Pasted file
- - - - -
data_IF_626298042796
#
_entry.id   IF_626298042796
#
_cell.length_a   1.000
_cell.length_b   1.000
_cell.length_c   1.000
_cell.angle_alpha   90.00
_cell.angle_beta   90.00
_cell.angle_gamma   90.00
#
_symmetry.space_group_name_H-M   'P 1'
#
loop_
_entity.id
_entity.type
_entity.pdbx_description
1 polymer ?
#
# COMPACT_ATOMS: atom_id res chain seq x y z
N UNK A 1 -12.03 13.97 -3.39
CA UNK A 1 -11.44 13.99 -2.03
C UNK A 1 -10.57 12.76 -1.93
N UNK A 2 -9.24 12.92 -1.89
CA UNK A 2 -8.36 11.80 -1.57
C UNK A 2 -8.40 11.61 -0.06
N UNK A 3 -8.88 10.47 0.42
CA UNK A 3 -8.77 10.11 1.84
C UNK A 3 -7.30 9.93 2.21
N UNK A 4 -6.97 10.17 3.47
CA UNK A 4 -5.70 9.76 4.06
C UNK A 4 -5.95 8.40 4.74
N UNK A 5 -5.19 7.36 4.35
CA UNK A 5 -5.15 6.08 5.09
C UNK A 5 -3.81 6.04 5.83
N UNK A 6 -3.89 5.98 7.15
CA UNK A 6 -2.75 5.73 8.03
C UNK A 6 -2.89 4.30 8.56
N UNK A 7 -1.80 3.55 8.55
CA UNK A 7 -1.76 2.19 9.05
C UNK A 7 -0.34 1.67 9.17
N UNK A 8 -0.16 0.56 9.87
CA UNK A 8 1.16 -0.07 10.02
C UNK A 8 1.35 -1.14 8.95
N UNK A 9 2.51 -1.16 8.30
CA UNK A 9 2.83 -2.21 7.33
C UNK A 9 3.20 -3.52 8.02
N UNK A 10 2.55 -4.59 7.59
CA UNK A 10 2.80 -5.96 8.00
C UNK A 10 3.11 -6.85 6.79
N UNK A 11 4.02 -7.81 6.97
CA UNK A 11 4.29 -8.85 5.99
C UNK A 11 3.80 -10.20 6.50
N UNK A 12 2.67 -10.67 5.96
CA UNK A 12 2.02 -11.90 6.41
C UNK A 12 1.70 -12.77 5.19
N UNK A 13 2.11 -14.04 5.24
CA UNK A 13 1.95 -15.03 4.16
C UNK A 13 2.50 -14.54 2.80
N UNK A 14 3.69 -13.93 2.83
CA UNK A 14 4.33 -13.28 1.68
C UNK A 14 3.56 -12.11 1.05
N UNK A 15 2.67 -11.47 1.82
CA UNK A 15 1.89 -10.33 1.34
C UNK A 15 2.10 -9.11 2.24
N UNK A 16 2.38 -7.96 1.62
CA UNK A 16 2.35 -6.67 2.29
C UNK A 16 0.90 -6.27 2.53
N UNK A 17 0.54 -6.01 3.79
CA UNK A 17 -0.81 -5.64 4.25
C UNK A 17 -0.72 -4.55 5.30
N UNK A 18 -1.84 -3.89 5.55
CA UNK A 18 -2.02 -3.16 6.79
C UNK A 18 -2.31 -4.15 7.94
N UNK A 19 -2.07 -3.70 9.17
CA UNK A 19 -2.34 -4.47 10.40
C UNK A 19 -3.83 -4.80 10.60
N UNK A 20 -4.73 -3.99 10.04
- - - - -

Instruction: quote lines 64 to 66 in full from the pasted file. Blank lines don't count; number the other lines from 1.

CA UNK A 15 1.89 -10.33 1.34
C UNK A 15 2.10 -9.11 2.24
N UNK A 16 2.38 -7.96 1.62